Orhan Pamuk on the Palme d’Or: "The Romanian film that got the Palme d'Or is a great work. The Romanian people can be proud of this director. It was a great pleasure to watch every second of the film. There's a lot in it, in terms of both structure and meaning. We were quite satisfied; there wasn't much debate about awarding him this Palme. (…) Lastly, I'd like to say that I am not in the filmmaking profession; I'm a writer. I wanted to express my thanks to all these people who are professional filmmakers, who helped me feel comfortable. (…) The only criterion I had in mind to make these choices was to listen to my own conscience and trust in my own tastes. We all expressed our opinions, each juror in turn, on all the films, with a great sense of democracy, and it was marvelous. We discussed each of the films thoroughly and we reached the best decisions possible. Congratulations to Romania for this film."
On the decision-making process :
Michel Piccoli: "We didn't unanimously agree. It's impossible for nine people to think the same thing about something so delicate, so important to the person presenting his film. Fortunately. Otherwise, we'd have been oppressed by a dictatorial Jury president. It was quite the opposite. We all listened to each other a great deal. Each was free to defend the ideas he or she cherished, the ideas that were essential to him or her."
Marco Bellocchio: "Everyone has ideas about life, about beauty, about politics, about an ideology… A Jury like ours must work towards mutual understanding and find a compromise. It was a wonderful experience. The best part of the festival is seeing films from all over the world. At the time of judging and debating, it's work. But we also found a way to amuse each other and make friends."
On one's duties as Juror:
Abderrahmane Sissako: "Being a Juror is not an easy job. Before this Festival, we didn't know each other. I believe the personality of the Jury President matters a lot. Stephen put us all at ease on the first day. We felt comfortable; we felt free. We didn't have the feeling that there were specialists. We were all viewers in love with film, listening to each other and exchanging ideas. The choices were easy. It was harmonious, actually."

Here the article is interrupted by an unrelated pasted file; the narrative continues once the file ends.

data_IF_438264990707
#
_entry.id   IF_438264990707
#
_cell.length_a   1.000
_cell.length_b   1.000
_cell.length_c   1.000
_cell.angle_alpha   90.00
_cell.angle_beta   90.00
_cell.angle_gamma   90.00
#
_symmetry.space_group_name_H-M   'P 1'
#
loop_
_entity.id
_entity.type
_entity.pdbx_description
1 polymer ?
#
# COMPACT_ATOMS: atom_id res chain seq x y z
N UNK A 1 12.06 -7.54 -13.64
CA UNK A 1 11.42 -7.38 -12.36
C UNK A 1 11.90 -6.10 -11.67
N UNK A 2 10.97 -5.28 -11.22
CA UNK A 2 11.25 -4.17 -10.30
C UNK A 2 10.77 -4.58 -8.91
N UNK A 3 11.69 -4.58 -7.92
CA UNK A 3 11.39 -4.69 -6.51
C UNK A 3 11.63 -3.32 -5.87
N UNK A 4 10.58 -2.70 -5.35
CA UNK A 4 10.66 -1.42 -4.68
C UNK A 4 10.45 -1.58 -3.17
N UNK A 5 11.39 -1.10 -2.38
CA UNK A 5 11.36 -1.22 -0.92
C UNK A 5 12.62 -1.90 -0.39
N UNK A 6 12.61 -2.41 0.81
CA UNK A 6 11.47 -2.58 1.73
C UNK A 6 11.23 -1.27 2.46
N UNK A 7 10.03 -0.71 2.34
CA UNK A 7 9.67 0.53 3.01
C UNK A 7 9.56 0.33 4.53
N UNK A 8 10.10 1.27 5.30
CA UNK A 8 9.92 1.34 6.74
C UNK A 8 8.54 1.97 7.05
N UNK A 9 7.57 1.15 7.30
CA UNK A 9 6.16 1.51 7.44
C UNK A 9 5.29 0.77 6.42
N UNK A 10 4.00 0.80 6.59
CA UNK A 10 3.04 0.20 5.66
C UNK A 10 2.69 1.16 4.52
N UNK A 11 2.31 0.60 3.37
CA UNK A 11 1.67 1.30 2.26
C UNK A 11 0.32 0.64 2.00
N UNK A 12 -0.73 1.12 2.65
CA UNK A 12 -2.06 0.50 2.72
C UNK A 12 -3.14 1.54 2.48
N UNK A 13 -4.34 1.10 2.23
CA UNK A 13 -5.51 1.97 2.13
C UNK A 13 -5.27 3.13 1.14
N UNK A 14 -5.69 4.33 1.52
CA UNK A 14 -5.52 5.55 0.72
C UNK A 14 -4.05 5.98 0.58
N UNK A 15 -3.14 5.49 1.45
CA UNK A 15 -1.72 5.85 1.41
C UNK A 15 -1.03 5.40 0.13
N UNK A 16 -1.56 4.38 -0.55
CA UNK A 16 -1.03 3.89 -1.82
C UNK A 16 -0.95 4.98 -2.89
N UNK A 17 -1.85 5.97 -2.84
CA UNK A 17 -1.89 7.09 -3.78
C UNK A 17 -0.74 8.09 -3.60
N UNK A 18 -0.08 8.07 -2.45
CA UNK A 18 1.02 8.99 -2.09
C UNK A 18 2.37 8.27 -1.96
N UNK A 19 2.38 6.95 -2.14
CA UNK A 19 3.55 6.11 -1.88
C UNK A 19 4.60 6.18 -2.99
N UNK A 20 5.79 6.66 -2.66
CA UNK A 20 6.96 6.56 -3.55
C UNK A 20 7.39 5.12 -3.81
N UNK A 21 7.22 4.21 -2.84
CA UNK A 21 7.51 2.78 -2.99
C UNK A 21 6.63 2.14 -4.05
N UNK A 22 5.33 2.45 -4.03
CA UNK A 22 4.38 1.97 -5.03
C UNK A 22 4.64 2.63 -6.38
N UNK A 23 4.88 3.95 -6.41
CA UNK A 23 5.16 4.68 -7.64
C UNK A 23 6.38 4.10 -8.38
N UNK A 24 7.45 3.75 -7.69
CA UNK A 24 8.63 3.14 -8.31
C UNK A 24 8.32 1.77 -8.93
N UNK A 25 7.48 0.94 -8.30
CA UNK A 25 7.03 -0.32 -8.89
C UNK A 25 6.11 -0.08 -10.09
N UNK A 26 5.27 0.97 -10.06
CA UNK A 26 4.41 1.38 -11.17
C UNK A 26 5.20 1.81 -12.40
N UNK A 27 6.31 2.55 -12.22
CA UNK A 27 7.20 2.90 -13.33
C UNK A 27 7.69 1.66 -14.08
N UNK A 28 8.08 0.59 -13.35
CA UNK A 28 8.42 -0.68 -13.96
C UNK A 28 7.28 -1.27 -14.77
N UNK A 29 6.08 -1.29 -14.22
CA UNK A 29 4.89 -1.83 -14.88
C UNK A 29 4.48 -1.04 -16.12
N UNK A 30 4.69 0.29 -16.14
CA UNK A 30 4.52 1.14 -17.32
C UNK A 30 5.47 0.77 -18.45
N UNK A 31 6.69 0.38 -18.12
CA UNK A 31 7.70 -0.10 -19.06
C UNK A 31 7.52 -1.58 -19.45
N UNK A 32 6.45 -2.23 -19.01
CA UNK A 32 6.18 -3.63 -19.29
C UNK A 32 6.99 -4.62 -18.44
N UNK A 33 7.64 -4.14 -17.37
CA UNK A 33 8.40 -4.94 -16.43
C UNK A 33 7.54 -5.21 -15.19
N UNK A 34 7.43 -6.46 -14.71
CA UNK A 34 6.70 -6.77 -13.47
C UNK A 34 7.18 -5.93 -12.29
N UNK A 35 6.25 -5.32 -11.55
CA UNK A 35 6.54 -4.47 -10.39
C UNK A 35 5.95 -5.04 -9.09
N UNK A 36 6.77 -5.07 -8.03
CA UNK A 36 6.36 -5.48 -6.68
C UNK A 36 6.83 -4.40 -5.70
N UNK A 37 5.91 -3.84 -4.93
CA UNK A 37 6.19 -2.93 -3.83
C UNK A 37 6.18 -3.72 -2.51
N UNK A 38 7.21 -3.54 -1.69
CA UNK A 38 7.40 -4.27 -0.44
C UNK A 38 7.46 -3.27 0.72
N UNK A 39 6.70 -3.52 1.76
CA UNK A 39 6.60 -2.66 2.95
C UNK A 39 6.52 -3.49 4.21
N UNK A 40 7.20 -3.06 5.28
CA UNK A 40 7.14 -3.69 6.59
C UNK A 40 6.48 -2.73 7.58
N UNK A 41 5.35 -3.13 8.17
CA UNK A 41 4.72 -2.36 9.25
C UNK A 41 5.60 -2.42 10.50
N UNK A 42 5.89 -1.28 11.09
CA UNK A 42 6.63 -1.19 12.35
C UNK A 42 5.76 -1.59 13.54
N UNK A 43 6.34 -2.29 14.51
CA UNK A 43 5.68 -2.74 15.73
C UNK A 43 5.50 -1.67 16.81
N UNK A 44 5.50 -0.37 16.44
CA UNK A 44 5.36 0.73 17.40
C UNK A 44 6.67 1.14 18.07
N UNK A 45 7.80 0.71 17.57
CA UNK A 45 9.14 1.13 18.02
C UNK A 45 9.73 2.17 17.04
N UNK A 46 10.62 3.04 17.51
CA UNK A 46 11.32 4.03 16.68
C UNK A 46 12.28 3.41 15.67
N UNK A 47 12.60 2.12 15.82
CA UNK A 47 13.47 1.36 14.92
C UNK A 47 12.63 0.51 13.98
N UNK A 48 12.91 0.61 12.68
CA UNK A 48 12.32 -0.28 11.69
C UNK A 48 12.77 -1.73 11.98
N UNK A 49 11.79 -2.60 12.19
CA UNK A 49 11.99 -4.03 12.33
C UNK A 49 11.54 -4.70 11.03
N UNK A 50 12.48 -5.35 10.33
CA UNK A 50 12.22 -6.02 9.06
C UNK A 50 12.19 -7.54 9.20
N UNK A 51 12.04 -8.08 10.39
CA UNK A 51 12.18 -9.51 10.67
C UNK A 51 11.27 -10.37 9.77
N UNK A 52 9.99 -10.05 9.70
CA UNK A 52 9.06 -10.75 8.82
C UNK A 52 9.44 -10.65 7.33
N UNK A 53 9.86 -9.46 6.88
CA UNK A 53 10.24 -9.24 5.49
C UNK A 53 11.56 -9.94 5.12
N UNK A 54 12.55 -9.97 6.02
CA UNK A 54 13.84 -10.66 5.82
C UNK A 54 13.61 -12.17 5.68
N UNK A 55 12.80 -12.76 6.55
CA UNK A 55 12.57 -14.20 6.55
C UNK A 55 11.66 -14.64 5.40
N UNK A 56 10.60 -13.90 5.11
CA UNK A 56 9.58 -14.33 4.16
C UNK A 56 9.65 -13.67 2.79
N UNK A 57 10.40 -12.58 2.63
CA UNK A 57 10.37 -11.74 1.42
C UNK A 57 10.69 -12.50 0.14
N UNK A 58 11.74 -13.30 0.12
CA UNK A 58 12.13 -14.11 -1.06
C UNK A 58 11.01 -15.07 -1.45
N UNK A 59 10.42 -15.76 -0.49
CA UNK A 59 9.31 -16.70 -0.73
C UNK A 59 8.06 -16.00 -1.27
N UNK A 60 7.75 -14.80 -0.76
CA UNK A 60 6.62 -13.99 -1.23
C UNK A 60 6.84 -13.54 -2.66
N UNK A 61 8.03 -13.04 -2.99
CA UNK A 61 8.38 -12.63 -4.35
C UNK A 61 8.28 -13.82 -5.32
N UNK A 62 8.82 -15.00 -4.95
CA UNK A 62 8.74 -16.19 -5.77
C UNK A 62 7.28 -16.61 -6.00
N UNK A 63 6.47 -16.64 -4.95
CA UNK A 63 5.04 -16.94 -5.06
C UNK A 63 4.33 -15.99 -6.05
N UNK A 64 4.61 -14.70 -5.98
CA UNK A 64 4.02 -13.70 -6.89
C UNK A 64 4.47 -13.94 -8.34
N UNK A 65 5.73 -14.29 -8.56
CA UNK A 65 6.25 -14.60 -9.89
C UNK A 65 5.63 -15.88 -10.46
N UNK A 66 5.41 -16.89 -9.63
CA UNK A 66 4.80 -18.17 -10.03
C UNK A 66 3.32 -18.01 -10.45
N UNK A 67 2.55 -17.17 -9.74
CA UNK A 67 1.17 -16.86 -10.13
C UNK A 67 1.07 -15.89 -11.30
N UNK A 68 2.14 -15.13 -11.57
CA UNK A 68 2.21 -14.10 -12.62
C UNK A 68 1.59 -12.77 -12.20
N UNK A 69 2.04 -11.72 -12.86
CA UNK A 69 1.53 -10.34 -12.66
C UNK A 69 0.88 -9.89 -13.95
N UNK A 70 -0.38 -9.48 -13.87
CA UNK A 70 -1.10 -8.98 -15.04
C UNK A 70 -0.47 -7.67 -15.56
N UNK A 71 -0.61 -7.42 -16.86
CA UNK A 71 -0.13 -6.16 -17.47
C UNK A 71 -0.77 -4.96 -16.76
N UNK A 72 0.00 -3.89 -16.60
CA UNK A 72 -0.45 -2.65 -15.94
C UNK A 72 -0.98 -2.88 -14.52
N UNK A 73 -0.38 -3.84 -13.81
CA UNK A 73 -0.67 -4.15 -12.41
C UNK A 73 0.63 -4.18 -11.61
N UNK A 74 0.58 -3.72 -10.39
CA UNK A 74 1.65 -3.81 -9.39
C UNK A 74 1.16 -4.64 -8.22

Michel Piccoli: "It was extremely difficult to be a Juror, extremely intimidating. How could one dare to give prizes to such and such a person? Fortunately, I was not alone. But I listened to the others, and they gave me advice; they enlightened me about things I hadn't thought of. Of course, I had my own opinions, and it was entirely consensual. I'm very happy about the choices I really fought for. I won; not every time, but I won enough times."
On the Jury experience:
Maria De Medeiros: “I don’t think we had any previous criteria but since I’m talking into the mike, I would like to thank our President Stephen Frears; he was a wonderful president, and all the members of the Jury. It’s probably the greatest jury I’ve been part of. It was very interesting. Each of our meetings was a real open discussion on each film and it was fascinating to just follow each member’s ideas, so it was really a fantastic experience. Of course, we had a lot of wonderful films to choose from and that’s difficult, but we had a wonderful time.”
Sarah Polley : "I feel that I lived more in the past ten or eleven days than I have in my whole life. Everyone seemed to approach the discussions with immense curiosity and engagement and I’ve never seen a group of people listen to each other so carefully.”
Stephen Frears: “There are no formal rules. It was very easy-going, it seemed to me. These people up here are very mutinous and wouldn’t do what I told them. We didn’t watch the films together, sometimes, but purely by coincidence. We met last Sunday, we met on Thursday and we met last night and again today.”
Toni Collette on the 60th Anniversary Award: “We wanted to give the prize to someone whose film we admired in this particular Festival but whose body of work was also incredible and we were all in agreement about Gus.”
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